In many places, laws seeking to control prostitution forbid not the act itself, but soliciting for it. The Washington, D.C. statute, thought by some to be model legislation because of its sex-neutral language, is one of them. In a decision not reported elsewhere than in L&SA, however, that statute has been found to violate prostitutes' freedom of speech and privacy, and to deny them equal protection of the laws. United States v. Moses, encompassing Criminal Nos. 17778-72, 21346-72, 18338-72, 34472-72, 36618-72, and 39272-72, was handed down November 3, 1972, in the courtroom of Judge Charles W. Halleck, Superior Court of the District of Columbia, Criminal Division.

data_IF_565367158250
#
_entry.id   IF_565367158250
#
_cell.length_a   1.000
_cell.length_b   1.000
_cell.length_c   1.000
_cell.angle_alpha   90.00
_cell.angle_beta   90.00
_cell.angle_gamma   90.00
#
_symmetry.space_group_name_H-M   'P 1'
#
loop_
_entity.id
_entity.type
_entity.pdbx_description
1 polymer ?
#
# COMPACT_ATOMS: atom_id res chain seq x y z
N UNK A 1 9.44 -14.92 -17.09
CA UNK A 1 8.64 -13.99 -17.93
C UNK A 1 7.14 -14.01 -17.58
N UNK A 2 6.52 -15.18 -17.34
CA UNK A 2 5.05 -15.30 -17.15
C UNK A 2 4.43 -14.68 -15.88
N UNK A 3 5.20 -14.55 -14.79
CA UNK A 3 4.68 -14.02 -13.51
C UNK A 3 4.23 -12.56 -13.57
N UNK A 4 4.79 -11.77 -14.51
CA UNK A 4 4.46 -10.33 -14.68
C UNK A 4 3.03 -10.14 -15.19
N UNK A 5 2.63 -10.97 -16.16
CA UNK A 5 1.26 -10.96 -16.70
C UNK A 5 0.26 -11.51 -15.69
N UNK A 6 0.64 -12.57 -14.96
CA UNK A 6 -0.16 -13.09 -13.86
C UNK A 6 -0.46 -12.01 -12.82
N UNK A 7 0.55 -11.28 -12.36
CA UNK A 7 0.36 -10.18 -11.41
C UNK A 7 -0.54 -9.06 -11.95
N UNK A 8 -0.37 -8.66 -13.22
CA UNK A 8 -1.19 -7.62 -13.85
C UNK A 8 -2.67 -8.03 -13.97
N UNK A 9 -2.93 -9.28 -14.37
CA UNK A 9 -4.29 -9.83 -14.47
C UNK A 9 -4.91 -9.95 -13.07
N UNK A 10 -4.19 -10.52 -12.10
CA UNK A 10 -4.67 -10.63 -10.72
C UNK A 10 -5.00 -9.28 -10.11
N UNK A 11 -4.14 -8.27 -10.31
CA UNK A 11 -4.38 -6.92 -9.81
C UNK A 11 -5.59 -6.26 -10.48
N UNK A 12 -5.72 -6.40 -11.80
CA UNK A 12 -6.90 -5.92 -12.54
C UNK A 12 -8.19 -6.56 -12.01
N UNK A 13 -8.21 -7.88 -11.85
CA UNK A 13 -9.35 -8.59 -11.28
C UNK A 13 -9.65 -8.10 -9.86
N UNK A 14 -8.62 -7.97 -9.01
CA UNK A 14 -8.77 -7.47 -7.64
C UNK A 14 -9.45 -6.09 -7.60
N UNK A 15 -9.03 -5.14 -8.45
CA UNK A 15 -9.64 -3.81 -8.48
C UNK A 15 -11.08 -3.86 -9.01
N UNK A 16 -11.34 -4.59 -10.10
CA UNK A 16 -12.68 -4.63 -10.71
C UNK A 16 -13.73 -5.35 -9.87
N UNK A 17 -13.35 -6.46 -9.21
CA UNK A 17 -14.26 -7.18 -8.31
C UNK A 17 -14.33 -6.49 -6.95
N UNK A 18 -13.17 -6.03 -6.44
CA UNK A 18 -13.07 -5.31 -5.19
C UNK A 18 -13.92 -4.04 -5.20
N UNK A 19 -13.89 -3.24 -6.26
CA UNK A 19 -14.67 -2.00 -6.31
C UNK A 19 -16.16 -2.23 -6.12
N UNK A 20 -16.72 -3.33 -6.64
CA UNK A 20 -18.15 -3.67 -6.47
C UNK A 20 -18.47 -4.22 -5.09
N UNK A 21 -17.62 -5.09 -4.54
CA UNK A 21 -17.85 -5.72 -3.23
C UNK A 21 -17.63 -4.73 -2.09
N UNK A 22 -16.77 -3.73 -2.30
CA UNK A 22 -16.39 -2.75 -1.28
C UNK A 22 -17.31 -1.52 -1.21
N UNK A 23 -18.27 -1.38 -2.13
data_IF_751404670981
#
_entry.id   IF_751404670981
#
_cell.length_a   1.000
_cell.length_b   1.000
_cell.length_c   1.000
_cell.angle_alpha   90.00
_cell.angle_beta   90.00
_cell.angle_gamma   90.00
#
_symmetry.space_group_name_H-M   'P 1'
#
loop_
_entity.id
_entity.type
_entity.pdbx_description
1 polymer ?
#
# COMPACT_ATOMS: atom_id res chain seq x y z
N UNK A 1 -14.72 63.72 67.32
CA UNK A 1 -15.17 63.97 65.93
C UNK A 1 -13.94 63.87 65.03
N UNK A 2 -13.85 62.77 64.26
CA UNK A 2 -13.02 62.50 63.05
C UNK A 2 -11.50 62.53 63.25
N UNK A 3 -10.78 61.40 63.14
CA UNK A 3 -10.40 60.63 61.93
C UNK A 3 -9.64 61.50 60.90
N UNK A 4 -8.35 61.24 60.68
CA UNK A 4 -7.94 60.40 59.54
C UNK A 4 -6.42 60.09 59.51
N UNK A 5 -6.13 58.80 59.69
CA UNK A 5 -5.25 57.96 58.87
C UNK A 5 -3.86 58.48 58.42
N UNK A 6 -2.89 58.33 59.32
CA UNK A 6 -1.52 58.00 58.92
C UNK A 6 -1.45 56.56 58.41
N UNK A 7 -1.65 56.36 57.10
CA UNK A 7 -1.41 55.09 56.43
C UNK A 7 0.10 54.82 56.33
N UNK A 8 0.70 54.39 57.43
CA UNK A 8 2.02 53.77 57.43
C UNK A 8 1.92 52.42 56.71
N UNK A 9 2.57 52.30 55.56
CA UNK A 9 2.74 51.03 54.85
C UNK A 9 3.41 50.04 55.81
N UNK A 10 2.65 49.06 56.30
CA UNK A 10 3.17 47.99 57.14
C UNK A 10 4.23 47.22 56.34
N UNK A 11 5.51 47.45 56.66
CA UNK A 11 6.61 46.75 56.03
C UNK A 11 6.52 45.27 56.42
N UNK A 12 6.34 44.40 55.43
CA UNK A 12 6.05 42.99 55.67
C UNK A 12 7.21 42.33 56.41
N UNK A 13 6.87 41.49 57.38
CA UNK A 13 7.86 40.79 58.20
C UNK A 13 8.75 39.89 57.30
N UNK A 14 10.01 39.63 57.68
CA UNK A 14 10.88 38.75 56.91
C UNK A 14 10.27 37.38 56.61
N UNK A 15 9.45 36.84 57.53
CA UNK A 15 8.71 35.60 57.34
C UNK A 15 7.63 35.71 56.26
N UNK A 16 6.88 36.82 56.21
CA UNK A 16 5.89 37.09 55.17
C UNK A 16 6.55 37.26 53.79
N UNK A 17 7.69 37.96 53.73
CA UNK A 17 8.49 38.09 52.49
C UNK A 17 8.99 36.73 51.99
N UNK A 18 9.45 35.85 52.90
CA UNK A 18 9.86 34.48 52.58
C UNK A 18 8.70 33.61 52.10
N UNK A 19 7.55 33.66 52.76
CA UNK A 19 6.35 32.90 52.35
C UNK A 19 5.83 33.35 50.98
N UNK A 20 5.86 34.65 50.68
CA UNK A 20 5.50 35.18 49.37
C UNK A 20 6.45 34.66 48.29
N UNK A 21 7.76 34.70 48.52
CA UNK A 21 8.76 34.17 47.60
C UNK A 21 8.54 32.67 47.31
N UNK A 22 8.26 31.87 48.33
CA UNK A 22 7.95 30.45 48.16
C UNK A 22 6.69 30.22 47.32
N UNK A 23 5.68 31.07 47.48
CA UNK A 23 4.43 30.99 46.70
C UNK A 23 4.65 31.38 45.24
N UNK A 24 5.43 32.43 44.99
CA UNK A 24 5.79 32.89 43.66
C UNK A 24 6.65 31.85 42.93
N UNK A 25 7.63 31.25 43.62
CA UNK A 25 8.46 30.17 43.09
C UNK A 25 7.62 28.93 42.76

"Solicitation for Prostitution: Privacy, Free Speech and Equal Protection,"
Yale Review of Law and Social Action:
2, Article 2.
Available at: http://digitalcommons.law.yale.edu/yrlsa/vol3/iss2/2